The people who may be impacted by our operations represent one of our most important stakeholder groups, and we are keen to give them the opportunity to have their say about our activities.
We engage with local communities on issues including employment, community development, safeguarding the environment and livelihoods; using methods such as consultation meetings as part of Environmental and Social Impact Assessments (ESIAs), media briefings and public meetings.
In Senegal, formal discussions were held with the regulators, National Technical Committee members and regional and district authorities to discuss the performance of the 2014 activities and the proposed 2015 activities. Local council representation at each meeting was around 80%. Discussions centred on the potential impacts on fishing activities, an important local industry.
For both government and national authorities, institutional capacity building with regard to the oil and gas industry is considered an important issue. To address this, we have continued to deliver oil and gas awareness courses, and emergency response training during 2015.
We understand that meetings are not always the easiest or most appropriate way for people to comment on our activity and that we cannot predict all potential issues through our Social Impact Assessments (SIA).
Local residents who have concerns about our activities are also encouraged to contact our local representatives or email us directly. We publicise these channels through our website and our country information brochures.
In Senegal, we also publicised the grievance mechanism through posters at our office and shore base in Dakar.
In 2015, we had a single grievance from a local fisherman regarding loss of nets during our seismic activity. This was addressed in line with the grievance process by local staff.
- Concerns regarding Capricorn Senegal English PDF 5.46MB
- Concerns regarding Capricorn Senegal French PDF 5.46MB
Case study: Stakeholder participation in the review of the ESIA Senegal
As part of our application to carry out exploration and appraisal drilling offshore Senegal, we undertook a review of the ESIA submitted for the 2014 exploration drilling programme. The aim was to identify the impacts of planned changes in Senegal including rig, vessels, aviation and overall approach. This included assessing and mitigating risks arising from project changes in the following areas:
- environmental and social impacts of operational equipment, locations and increased local environmental and social knowledge;
- emergency and oil spill preparedness, changes in terms of operational approach and increased knowledge of oil characteristics;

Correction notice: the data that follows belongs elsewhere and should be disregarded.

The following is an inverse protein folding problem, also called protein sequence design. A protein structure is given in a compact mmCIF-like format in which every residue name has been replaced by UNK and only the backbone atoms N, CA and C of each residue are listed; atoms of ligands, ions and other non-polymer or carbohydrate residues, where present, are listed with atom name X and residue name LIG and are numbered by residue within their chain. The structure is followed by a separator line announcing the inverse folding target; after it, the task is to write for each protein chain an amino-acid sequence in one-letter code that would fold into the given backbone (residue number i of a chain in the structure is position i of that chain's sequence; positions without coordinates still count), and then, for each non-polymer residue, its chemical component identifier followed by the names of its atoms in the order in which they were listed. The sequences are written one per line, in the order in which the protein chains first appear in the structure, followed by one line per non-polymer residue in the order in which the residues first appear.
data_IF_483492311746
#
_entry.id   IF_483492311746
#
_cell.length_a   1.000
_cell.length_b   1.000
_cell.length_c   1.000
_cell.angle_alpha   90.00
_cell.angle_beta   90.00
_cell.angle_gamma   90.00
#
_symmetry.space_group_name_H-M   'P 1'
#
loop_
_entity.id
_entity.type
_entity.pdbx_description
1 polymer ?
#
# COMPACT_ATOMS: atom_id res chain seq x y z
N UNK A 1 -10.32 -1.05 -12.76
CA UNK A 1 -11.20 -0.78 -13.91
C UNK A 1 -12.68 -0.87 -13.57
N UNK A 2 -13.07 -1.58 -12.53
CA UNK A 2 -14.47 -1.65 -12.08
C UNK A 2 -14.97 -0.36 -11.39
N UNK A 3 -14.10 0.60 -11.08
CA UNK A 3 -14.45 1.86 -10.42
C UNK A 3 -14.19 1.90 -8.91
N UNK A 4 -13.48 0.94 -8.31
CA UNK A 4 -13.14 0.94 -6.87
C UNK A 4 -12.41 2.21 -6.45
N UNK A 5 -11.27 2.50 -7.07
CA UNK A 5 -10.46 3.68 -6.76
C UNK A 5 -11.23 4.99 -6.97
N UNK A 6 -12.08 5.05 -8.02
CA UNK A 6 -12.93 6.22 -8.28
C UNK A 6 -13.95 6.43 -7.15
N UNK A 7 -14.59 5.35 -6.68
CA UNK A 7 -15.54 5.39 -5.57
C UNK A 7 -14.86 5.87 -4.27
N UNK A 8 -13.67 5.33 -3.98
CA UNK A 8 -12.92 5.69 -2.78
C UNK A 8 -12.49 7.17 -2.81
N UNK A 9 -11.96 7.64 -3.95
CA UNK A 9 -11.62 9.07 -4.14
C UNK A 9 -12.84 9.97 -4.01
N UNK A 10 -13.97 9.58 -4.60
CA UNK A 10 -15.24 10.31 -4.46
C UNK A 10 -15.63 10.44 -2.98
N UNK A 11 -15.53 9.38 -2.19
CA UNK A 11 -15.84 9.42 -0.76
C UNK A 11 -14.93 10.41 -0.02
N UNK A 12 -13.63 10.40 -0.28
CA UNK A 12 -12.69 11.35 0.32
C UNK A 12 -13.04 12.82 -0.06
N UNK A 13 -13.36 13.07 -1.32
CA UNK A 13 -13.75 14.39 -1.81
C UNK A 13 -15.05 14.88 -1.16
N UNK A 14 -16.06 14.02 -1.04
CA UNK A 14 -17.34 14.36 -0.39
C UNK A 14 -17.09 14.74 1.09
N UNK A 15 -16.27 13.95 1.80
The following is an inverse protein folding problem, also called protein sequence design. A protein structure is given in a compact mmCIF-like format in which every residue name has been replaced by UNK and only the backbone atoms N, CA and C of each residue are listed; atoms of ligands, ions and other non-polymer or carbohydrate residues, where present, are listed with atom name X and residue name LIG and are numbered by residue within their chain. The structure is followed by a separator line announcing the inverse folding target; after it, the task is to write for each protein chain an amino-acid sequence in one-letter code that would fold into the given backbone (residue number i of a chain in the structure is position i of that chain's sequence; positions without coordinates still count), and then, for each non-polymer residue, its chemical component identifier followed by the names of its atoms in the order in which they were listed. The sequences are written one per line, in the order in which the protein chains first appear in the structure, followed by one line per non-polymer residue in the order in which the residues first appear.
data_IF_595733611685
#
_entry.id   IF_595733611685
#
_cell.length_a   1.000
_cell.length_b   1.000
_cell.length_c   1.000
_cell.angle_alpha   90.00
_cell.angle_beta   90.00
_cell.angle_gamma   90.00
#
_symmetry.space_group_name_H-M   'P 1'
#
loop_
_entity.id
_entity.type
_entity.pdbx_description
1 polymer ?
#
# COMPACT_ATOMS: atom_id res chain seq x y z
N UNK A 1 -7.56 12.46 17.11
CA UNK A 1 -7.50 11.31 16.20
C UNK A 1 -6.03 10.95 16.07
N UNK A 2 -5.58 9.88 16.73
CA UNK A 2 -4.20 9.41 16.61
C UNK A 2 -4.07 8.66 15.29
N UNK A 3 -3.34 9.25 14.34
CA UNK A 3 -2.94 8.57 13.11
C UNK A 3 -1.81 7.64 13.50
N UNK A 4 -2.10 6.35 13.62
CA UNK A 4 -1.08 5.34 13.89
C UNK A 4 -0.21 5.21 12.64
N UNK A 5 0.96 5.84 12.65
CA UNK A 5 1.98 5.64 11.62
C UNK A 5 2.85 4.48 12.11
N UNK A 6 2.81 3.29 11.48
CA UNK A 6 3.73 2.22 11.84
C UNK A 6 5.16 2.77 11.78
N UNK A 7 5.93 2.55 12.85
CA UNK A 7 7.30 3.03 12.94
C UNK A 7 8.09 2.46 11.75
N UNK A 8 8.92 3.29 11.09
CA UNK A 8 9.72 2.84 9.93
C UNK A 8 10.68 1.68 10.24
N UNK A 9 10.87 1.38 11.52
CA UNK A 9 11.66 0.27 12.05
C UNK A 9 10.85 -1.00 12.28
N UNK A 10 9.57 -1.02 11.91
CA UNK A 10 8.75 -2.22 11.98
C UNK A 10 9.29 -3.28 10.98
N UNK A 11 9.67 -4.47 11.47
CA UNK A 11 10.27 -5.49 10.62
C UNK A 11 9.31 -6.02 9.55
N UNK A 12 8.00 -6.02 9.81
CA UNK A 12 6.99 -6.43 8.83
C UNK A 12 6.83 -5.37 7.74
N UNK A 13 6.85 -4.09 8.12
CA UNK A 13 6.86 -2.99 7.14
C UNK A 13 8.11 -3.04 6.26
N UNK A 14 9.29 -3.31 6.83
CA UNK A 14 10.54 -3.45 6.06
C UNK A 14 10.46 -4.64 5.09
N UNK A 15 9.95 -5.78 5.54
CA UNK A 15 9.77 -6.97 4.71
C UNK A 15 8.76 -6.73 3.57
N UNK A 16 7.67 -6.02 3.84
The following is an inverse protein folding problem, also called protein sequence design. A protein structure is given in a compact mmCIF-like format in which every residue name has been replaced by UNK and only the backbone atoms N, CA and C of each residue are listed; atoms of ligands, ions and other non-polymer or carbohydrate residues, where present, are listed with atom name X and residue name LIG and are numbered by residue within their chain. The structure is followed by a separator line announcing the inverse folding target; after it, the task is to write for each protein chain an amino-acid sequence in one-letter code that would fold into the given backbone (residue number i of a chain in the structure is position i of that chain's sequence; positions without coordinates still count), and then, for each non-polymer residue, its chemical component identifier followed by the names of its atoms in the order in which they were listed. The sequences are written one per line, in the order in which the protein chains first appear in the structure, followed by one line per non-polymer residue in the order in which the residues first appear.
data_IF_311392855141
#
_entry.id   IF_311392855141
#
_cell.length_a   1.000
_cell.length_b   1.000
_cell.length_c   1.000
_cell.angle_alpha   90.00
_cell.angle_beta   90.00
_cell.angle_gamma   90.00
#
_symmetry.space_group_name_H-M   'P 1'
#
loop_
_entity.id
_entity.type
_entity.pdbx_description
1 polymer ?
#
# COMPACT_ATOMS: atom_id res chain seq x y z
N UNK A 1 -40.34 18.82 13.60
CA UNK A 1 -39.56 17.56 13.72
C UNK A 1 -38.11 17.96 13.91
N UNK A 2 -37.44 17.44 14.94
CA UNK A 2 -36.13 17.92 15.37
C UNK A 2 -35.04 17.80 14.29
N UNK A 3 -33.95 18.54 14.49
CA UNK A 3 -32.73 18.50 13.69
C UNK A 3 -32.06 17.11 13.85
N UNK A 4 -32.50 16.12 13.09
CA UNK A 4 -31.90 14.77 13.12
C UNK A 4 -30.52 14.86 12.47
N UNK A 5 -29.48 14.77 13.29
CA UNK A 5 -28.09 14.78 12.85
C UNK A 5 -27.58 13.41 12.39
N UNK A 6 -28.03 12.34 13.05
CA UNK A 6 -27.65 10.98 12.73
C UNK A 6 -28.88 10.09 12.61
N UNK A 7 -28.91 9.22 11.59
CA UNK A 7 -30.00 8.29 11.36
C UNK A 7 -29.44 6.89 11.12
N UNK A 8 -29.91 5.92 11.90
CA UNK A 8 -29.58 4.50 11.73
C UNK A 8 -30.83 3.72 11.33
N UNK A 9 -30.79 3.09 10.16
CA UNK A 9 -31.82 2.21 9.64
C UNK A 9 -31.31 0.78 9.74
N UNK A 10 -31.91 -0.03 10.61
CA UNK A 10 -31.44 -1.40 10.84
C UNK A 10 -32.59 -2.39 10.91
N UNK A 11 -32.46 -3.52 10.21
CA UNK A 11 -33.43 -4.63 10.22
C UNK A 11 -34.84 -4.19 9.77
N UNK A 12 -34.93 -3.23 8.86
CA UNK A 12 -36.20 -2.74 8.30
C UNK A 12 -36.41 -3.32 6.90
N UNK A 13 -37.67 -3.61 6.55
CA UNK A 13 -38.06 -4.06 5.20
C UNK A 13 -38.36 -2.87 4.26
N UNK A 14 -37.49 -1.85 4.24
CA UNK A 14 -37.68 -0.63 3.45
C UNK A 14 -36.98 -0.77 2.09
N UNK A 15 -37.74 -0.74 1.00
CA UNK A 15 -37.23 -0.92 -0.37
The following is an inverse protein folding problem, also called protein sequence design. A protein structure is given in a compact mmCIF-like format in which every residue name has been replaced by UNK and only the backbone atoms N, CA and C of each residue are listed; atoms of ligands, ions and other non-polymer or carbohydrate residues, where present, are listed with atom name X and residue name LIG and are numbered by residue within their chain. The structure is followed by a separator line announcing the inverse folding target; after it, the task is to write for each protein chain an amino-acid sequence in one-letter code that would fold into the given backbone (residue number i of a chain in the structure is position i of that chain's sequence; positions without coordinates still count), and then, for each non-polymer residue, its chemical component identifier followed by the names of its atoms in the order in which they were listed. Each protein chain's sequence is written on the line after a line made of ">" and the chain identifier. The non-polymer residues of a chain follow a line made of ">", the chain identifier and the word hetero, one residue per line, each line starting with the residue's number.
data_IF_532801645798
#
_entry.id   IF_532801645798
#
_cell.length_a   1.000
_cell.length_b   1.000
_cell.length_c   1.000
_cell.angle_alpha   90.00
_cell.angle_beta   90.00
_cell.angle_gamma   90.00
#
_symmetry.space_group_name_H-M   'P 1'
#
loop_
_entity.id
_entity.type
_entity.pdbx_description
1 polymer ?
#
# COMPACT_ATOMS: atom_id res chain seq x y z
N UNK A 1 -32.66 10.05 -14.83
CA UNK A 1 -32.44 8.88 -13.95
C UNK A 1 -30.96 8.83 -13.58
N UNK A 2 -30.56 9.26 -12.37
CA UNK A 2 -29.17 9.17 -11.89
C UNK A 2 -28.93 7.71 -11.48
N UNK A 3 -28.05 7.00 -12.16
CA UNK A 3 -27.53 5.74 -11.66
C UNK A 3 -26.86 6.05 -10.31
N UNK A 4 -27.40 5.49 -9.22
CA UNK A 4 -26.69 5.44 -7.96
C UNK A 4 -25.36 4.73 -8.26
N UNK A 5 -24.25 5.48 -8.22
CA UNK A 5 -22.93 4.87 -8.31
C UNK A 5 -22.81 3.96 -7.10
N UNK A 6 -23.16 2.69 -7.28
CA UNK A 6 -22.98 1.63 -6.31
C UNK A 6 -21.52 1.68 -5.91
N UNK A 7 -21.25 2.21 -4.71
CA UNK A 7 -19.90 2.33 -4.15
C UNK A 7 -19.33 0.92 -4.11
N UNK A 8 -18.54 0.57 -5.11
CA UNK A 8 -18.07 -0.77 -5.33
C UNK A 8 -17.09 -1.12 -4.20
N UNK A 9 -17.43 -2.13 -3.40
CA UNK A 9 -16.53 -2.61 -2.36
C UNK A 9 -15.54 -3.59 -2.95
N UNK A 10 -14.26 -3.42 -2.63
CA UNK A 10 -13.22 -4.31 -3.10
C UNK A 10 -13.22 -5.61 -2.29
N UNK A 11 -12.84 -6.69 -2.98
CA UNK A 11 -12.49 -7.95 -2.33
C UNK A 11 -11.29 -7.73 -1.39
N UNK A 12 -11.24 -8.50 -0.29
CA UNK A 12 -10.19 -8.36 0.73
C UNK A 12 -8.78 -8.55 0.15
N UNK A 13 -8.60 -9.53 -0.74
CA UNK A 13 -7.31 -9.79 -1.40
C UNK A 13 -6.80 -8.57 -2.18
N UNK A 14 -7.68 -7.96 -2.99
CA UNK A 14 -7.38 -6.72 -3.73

- changes to critical safety elements associated with the rig, vessels and aviation; and
- an assessment of environmental impacts for the proposed 3D seismic campaign offshore Senegal, including implications for the fishing community including local artisan fishermen.
The impact of changes in the drilling programme from 2015 were submitted as an addendum to the original drilling programme ESIA, submitted to the regulatory authorities and originally approved in 2014. The development and submittal of the addendum was a voluntary initiative by Cairn and involved formal discussions with the regulators, review by a reconvened National Technical Committee and a programme of consultations with regional authorities and interested groups.
The programme of consultations was designed in coordination with the Senegalese authorities, covering six locations outside Dakar (in Fatick, Bassoul, Foundiougne, Toubacouta, Djirnda and Dionewar). The meetings aimed to keep communities informed of the results of the 2014 programme and development of the project in 2015 and the potential impacts of its activities, and highlight any changes from the previous year. Around 80% of the local council representatives attended each meeting.
A key issue raised was the potential impact on fishing. The fishing sector in Senegal is vital both socially and economically, providing a major food source, jobs and a significant percentage of the country’s exports by value. Responding to this stakeholder concern, we were able to present mitigation measures for noise, vibration and vessel movement, and share study findings showing that drilling activities have a low impact on marine fauna. We also addressed concerns about oil spills resulting from our activities by talking through our Oil Spill Prevention and Contingency Plan. In 2015, we were invited to support a jointly sponsored International Maritime Organisation (IMO)/Global Initiative West & Central Africa (GI-WACAF) national workshop on the development of the national policy for the use of dispersants, held in Senegal. Cairn contributed by running an interactive case study scenario session to examine the most suitable treatments and the implications of using dispersants, and participated in a desk-based scenario simulation.
“In response to requests from the authorities in Senegal we have provided a variety of opportunities for capacity building in the offshore oil and gas industry in a country where the industry has little previous experience.”
Julia AdamsonCorporate Responsibility Advisor
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